The 5 Stages of Hate-Watching
There's a thin line between love and hate, and an even thinner line when that “hate” is wrapped up in 50 percent obsession and 50 percent shame. Hate-watching is the magical transition that occurs when a person goes from enjoying a show ironically to genuinely. After years of spending summer vacations indoors and vegging out on Gilmore Girls re-runs, I’ve grown to consider myself somewhat of an expert in the art of filtering through bad TV. I learned to hate-watch the way most people fall asleep — slowly, and then all at once.
Could you or someone you love be addicted to hate-watching? Probably. Spot the signs and prove we’re not alone:
Stage 1: Intrigue It starts off slowly. You’ve seen a few bad commercials, laughing over its corny premise. Who could possibly be interested in this show, you think. After all, there are only so many directions Alaskan Women Looking for Love can possibly go in. Surely this is all some elaborate joke staged by none other than Jimmy Kimmel.
Stage 2: Consent Enough already. At this point, you’re so sick of sitting through the cheesy promos and tacky one-liners that you decide to give in. Why cry over 40-page textbook readings when there’s so much bad TV in the world? You somehow manage rope in a friend by bribing/convincing them that it might be fun. I mean, think of all the clever inside jokes. How could you not?
Stage 3: Reflection Wow, that was... really fucking bad. If the excessive laugh track wasn’t obvious enough then the hashtag references confirmed it, but you’re no quitter. You watch on anyway. One hour later, it’s clear that the rest of the general public seems to agree with your doubtful forecast. You nod knowingly, accepting your new role. Will the real Roger Ebert please stand up?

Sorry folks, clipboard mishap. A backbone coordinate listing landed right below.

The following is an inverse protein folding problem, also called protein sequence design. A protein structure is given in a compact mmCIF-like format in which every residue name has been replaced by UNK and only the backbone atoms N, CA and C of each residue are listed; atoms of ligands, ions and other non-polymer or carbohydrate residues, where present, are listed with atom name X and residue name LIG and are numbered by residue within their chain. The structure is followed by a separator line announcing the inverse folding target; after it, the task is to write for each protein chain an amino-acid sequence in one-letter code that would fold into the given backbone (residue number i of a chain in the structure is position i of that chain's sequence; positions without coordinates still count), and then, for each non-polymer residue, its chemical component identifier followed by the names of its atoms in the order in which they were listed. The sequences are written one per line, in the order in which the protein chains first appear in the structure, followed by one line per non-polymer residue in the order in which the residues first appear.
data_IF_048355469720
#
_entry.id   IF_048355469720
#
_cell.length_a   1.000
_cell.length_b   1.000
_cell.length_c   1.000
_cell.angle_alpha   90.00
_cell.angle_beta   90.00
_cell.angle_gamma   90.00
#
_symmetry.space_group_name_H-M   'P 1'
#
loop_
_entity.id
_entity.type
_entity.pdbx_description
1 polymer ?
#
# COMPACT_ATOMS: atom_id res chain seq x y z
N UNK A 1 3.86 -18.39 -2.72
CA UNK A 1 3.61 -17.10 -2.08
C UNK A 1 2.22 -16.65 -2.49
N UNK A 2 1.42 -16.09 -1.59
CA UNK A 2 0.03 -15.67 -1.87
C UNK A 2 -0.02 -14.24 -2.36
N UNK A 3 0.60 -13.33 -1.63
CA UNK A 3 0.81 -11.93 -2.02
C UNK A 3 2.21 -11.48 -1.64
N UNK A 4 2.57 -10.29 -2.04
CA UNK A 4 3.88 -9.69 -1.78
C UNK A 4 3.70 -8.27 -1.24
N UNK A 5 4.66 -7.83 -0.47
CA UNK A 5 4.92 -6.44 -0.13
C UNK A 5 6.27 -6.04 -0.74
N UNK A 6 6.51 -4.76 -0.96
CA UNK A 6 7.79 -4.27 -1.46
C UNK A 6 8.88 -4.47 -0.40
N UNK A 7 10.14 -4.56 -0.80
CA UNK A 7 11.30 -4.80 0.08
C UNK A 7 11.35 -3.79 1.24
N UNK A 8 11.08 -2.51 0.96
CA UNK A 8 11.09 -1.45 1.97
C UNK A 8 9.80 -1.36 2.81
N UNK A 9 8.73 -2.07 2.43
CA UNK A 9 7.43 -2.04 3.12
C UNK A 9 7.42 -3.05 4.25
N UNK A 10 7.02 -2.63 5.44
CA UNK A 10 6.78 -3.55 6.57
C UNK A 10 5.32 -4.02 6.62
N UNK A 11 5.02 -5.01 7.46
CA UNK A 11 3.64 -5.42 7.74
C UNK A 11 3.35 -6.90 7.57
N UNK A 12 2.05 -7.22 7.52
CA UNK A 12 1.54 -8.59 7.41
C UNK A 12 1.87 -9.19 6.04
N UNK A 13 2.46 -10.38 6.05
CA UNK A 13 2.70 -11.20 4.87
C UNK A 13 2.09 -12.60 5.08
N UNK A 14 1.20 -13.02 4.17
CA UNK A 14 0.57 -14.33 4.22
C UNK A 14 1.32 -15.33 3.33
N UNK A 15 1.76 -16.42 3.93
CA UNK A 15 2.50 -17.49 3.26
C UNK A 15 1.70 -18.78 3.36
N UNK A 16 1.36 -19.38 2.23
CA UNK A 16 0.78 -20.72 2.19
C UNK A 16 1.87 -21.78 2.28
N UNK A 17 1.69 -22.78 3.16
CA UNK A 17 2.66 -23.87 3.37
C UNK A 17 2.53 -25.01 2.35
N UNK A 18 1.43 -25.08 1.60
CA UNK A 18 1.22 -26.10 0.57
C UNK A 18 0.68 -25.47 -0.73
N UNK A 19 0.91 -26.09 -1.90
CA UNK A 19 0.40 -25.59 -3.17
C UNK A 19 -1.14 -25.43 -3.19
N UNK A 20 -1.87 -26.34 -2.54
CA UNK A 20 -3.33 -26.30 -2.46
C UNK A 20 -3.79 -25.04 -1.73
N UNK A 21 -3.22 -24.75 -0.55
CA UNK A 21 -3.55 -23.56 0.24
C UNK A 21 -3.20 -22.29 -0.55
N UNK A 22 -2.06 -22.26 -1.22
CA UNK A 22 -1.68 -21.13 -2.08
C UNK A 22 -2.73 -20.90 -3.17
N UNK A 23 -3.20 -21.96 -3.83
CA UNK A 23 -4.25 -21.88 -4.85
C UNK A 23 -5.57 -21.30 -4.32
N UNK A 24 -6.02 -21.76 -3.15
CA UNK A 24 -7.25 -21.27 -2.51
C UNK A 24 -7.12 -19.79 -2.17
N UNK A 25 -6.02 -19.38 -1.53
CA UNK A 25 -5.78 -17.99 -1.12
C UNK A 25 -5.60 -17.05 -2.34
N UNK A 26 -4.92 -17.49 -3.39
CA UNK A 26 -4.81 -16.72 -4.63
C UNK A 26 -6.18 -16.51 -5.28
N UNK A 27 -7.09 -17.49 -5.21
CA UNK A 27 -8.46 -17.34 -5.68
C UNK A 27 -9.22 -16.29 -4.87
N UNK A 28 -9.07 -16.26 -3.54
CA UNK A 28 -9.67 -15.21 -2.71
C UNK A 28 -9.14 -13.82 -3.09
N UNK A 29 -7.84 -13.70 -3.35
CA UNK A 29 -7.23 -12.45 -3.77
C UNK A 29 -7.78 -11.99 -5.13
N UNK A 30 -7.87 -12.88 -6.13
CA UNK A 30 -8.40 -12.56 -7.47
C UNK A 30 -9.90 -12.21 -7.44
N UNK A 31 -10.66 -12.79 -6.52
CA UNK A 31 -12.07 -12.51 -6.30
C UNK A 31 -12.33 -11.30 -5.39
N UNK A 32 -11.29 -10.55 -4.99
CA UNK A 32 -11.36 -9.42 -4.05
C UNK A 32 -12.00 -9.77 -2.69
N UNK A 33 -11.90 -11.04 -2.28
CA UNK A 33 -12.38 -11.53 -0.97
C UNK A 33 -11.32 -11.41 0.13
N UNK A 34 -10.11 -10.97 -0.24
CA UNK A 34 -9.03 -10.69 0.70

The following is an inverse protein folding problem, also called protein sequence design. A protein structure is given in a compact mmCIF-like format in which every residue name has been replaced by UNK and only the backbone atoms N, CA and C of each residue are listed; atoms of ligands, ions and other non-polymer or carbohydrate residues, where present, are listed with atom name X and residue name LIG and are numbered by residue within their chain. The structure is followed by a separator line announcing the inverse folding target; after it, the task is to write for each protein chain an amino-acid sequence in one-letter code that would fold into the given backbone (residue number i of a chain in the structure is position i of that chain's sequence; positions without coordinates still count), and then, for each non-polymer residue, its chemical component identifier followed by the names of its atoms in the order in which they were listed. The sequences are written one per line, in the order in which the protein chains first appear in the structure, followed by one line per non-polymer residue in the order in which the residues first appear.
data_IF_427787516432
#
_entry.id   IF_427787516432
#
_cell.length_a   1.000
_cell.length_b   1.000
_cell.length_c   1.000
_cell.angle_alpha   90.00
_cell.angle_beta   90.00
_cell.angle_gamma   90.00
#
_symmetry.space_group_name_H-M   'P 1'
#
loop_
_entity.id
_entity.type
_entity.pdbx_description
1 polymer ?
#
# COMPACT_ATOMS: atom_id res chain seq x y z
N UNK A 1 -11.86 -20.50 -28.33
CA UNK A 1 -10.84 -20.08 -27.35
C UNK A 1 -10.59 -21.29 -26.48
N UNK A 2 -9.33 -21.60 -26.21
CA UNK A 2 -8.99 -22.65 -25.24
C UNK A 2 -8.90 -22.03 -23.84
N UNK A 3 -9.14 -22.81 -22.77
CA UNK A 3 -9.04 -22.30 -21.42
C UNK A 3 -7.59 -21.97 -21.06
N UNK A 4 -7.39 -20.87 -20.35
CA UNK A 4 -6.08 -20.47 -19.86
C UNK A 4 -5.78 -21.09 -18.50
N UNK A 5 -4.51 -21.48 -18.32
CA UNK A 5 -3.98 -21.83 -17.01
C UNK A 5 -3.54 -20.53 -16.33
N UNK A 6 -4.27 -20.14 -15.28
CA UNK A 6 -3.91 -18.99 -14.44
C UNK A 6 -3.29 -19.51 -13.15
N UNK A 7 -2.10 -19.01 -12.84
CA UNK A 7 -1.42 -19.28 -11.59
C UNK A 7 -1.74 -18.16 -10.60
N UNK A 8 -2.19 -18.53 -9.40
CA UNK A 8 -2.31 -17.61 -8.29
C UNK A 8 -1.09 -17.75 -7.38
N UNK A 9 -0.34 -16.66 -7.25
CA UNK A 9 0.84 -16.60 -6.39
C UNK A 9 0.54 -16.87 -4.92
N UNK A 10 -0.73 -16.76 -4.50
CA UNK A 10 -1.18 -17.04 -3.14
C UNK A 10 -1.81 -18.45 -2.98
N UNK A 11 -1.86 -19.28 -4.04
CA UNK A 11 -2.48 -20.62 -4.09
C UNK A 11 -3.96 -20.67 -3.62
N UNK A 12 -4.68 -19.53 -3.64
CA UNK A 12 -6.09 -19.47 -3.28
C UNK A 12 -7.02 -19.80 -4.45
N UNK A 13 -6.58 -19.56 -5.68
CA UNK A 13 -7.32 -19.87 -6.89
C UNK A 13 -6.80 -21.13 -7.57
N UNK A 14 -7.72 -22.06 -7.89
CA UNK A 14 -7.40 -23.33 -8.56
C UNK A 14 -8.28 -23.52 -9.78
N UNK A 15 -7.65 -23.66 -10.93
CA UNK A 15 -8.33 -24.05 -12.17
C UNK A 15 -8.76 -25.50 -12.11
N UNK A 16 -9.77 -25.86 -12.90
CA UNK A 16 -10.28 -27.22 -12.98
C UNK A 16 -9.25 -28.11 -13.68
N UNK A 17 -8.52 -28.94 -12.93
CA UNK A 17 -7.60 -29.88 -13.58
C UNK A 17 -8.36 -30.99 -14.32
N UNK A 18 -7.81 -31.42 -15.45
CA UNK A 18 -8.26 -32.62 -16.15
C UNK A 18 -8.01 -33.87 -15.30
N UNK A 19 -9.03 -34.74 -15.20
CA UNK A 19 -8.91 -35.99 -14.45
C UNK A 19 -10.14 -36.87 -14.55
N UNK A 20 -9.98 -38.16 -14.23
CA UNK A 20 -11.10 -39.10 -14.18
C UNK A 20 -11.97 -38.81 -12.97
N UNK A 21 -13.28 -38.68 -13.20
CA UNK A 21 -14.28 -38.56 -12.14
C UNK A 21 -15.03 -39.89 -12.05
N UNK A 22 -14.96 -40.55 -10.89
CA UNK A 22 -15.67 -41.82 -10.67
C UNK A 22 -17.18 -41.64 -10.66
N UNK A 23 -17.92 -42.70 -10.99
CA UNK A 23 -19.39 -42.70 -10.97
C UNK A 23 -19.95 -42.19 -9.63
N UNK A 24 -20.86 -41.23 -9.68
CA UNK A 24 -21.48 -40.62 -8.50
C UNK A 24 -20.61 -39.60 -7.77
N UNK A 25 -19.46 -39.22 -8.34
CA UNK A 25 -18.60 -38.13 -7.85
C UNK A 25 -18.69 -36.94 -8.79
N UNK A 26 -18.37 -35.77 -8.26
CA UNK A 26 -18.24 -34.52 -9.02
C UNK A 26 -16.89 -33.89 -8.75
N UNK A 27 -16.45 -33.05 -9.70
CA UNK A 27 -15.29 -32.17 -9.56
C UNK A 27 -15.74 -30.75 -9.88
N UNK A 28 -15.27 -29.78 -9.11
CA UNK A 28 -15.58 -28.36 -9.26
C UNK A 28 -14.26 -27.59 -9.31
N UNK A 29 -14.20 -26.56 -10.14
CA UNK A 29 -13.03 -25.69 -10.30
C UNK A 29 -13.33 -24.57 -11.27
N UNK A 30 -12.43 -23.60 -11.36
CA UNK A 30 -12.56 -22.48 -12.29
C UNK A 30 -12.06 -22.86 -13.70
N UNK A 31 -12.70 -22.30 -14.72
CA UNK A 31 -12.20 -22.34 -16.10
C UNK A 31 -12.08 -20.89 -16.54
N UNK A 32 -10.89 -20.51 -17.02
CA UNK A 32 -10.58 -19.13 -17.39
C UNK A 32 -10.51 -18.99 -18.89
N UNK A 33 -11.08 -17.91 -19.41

Stage 4: Denial But then a week passes, and something strange happens. Here you are, watching said show once more. After all, doesn’t everyone deserve a second chance? You make up excuses, try to rationalize this strange fixation, but it’s too late. You’re officially invested, goddammit. You’ve had a taste of that sweet, sweet scripted melodrama and there’s no turning back.
Stage 5: Acceptance This is your life now. You’ve accepted, even embraced it. You openly acknowledged that your new favorite show is a cystic outbreak on the face of TV entertainment, and you’re totally fine with that. Never again will you judge the poor souls forced to share their enthusiasm in the comments section.
Not every poorly marketed pilot, however, turns out to be a total dud. One of fall’s most surprising hits is CW comedy Jane the Virgin, a show which somehow managed to spin accidental artificial insemination and telenovela dream sequences into a must-watch. Perhaps, you may have even lucked out and found your, once dirty little secret, miraculously managed to turn things around and amass a cult following.
Either way, there are always larger embarrassments to be had. If Mariah Carey can have glitter and Nick Cannon, then surely you’re allowed one-hour week of Real Housewives.